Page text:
Travels in time: The Apple Watch and its implications for the future of online and offline commerce

(c)iStock.com/Mutlu Kurtbas

Before the launch of the Apple Watch, every Apple product launch followed a similar pattern: a product announcement on stage in March, June or September; a shipping date announced some days to a couple of months later; and usually about a week before the launch, lines of people starting to form in front of all of Apple’s stores.

There is always a CNN report interviewing the first person waiting in line, the very keen ones with the tents to give their first-hand experience of sleeping on Fifth Avenue in order to be the first get the latest Apple product. Things started to get ugly at the launch of the iPhone 6, which was initially in such high demand that there were people standing in the queue who had been paid to be there by others so that they could buy more than the allocated limit of two iPhone 6s per person, smuggle them to Asia (where it wasn’t available) and sell them for as much as $6,000 per unit.

How Angela changed the game

Yet things changed after Angela Ahrendts stepped in as Apple’s SVP, Retail and Online Stores. Going from CEO of fashion house Burberry to chief of a retail division would be a downgrade had it been to any other company. But Ahrendts became the retail director of the world’s most profitable company ever: for Q1 2015, Apple reported record earnings of $57.6 billion in revenue and $13.1 billion in profit, beating any company to date.

It didn’t take long for Ahrendts' experience in retail to be applied to the Apple project cycle. The launch of the Apple Watch – the first new product launch for Apple since the iPad was introduced in 2010 – was in stark contrast to the existing product launches. Product was announced in September 2014, leaving a PR wave that rolled on until April 24, 2015, when it was in stores yet still not shipping. Publicity was exclusively carried out by celebrities: Beyoncé wearing a never-before-seen solid gold link bracelet; Pharrell had the watch before launch; it made the cover of Vogue China in October; and Christy Turlington ran a marathon in Kenya, using an early prototype as a platform to raise awareness for her charity organisation.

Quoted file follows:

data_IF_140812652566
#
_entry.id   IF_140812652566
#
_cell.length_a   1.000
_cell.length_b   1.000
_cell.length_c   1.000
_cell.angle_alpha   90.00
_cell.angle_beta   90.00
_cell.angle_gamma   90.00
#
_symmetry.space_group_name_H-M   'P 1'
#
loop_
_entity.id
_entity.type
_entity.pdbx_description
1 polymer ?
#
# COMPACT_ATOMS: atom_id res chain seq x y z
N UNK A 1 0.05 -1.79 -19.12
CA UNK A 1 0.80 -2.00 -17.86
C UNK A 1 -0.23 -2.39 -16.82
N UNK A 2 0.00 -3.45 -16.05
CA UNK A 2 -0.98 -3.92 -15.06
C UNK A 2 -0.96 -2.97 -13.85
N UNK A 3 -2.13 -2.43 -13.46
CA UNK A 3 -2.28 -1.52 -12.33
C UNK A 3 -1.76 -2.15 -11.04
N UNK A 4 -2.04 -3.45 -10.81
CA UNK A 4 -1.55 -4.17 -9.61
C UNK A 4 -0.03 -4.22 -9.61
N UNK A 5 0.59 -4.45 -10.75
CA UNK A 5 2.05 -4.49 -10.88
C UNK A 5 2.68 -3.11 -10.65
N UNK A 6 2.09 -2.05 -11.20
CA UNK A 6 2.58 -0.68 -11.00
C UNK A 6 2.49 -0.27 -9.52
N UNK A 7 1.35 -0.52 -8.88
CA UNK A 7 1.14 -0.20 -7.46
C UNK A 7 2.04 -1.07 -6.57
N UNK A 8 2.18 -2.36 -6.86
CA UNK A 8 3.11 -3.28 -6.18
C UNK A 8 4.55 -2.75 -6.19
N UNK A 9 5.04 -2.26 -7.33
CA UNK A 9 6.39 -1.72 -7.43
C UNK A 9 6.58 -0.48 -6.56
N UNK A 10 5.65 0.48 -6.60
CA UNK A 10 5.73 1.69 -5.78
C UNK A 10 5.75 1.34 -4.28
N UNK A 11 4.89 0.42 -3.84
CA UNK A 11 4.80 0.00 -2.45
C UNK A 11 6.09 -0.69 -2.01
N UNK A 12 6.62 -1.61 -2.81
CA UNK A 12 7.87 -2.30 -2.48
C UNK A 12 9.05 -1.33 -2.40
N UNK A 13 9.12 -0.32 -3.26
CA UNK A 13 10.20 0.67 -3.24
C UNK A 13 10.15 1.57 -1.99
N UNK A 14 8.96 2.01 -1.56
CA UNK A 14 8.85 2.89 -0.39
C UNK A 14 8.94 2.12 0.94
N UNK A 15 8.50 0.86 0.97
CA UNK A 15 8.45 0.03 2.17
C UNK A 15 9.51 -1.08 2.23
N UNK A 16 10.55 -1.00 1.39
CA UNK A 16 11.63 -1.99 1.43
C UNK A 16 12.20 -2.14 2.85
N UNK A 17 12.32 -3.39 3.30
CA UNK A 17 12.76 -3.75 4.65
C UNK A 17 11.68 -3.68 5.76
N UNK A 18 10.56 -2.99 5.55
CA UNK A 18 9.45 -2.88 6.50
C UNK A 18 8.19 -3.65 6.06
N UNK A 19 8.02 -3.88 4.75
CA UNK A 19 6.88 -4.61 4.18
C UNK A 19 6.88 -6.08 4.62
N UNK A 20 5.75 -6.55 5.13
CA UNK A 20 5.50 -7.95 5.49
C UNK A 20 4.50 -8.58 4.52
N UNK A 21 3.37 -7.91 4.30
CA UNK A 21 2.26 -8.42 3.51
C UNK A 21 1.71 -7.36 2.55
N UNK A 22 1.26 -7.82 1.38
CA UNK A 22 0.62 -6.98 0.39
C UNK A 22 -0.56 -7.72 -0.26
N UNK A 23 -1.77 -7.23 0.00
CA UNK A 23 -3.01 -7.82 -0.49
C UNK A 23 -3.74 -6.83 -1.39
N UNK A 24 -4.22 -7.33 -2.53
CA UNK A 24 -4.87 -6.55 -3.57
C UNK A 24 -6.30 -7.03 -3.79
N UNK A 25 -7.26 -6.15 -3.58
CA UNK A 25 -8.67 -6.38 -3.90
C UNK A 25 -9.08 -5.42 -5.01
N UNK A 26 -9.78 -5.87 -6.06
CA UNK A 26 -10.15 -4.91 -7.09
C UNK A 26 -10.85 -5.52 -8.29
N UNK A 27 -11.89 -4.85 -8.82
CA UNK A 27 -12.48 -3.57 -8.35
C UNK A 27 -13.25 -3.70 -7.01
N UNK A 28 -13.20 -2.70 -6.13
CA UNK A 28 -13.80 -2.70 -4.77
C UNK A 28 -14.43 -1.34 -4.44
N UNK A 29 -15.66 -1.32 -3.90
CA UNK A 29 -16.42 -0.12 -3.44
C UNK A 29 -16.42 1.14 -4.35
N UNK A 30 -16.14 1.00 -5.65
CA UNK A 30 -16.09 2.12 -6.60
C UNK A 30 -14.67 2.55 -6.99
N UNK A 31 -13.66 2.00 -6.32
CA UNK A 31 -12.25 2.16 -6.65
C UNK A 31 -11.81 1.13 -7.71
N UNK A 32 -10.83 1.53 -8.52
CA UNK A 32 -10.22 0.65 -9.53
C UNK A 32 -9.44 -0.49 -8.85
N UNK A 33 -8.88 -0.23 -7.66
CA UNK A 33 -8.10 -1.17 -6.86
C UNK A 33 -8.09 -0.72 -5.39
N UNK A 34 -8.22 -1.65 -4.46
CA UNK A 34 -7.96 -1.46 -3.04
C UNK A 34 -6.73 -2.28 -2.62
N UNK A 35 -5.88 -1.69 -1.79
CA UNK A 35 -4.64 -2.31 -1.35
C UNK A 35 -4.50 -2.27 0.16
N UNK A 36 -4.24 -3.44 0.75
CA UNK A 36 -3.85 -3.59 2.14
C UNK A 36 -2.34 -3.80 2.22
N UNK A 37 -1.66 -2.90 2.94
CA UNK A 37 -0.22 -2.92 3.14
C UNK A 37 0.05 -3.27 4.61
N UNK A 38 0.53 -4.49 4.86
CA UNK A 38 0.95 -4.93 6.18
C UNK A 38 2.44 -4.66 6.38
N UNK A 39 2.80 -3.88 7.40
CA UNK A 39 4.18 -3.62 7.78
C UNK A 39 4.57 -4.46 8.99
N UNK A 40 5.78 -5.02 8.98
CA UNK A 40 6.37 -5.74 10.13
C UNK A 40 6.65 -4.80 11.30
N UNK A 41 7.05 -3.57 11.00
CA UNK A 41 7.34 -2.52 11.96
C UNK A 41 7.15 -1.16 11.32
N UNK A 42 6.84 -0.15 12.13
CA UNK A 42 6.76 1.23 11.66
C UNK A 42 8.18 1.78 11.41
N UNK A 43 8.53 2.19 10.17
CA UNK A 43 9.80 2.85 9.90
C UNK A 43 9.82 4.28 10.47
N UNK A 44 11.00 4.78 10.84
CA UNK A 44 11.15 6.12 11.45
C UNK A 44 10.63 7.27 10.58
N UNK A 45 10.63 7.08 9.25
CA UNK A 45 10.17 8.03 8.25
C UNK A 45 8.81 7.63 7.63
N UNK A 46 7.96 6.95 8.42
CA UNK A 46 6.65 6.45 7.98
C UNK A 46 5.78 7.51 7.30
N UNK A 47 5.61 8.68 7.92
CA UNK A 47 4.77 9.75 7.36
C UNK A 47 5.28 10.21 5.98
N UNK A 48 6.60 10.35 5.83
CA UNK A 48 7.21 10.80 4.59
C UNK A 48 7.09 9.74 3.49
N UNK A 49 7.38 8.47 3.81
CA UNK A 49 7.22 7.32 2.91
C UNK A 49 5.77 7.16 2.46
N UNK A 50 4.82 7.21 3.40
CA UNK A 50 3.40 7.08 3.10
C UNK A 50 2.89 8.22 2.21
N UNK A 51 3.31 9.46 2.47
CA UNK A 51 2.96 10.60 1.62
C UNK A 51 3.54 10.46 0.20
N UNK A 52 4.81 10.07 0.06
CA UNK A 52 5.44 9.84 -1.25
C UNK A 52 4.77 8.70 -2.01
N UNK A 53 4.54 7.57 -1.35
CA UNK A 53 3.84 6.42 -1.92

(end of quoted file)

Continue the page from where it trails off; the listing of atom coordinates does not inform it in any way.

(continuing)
That exclusivity continued in stores for “normal” people too. The change in retail strategy meant that you could only see the product in store and try the different wrist straps, but then you had to order it online: now buying in-store and taking it home with you that day was no longer possible. In select stores, even a viewing of the watch required a special appointment made on an (iPhone) app.

Shopping for the Apple Watch

The Apple Watch isn’t sold in stores; it’s just on display. There is a lot to show and try, as there are tens of options available: two sizes (38 and 42 mm) and three models with two options for each – black/white anodised aluminium, black/“steely” steel, and rose and normal gold – along with dozens of straps – from polyurethane to leather or steel – to match any model. This is a stock of sizes and colours that even big clothes retailers can’t quite match.

After the “selling” date came and online orders were possible, the expected delivery dates moved every minute. At 00:03 PST, Apple’s online store said the watch’s shipping date would be May and by 12:20 PST it had shifted to June and July, with the black steel model particularly hard to find and currently available for delivery in August.

To boost the ecosystem of apps, Apple offered a program for registered developers to order the watch and skip the queues, as having good apps for the watch is key to mass sales.

The strategy

The reasons behind this shift in strategy are easy to read now it is in place:

  • It offers a better retail experience. Since Apple’s products are considered premium, no one wants to queue for hours in order to spend up to $17,000 for a gold watch. People want to have the required amount of attention from the brand in order to receive the product.
  • There are no queues or smuggling. The Apple fanboy lines disappeared with the launch of the watch, which improved the company’s image. No CNN reports of the launch, but maybe that’s for the better.
  • It provides a huge cost saving to Apple. You can imagine what a strain on the production and delivery chain it would be if every Apple Store was required to stock all 24 models and the plethora of bands that go with it. It’s either impossible or it would leave you visiting a store, liking a particular blue leather band with 38mm black steel watch and it not being available (again, more customer frustration). Having all of the stock online is saves costs as Apple can easily ship from one fulfilment centre to the entire US or Europe.
  • It enables data collection and order management. Having the data of every single customer is key to establishing a long-term relationship with them. In addition, being able to monitor every order online makes it easier for the production chain to adjust quickly and, for example, produce more black steel watches because they can see they are in higher demand.

The future of e-commerce

So what are the implications of the Apple Watch’s launch for the rest of the retail world? Will we soon be able to buy refrigerators in the way we buy Apple Watches? Preview in store, press a button on an app and have the fridge shipped to your home? Quite possibly.

Every company can benefit if they structure their retail cycle around an obvious physical showroom and an invisible (online) delivery centre and combine it with online shipping. Not every company can make a product as popular as the Apple Watch prior to the launch, but every company can take cues from Apple’s development of their retail strategy.

Related Stories

Leave a comment

Alternatively

This will only be used to quickly provide signup information and will not allow us to post to your account or appear on your timeline.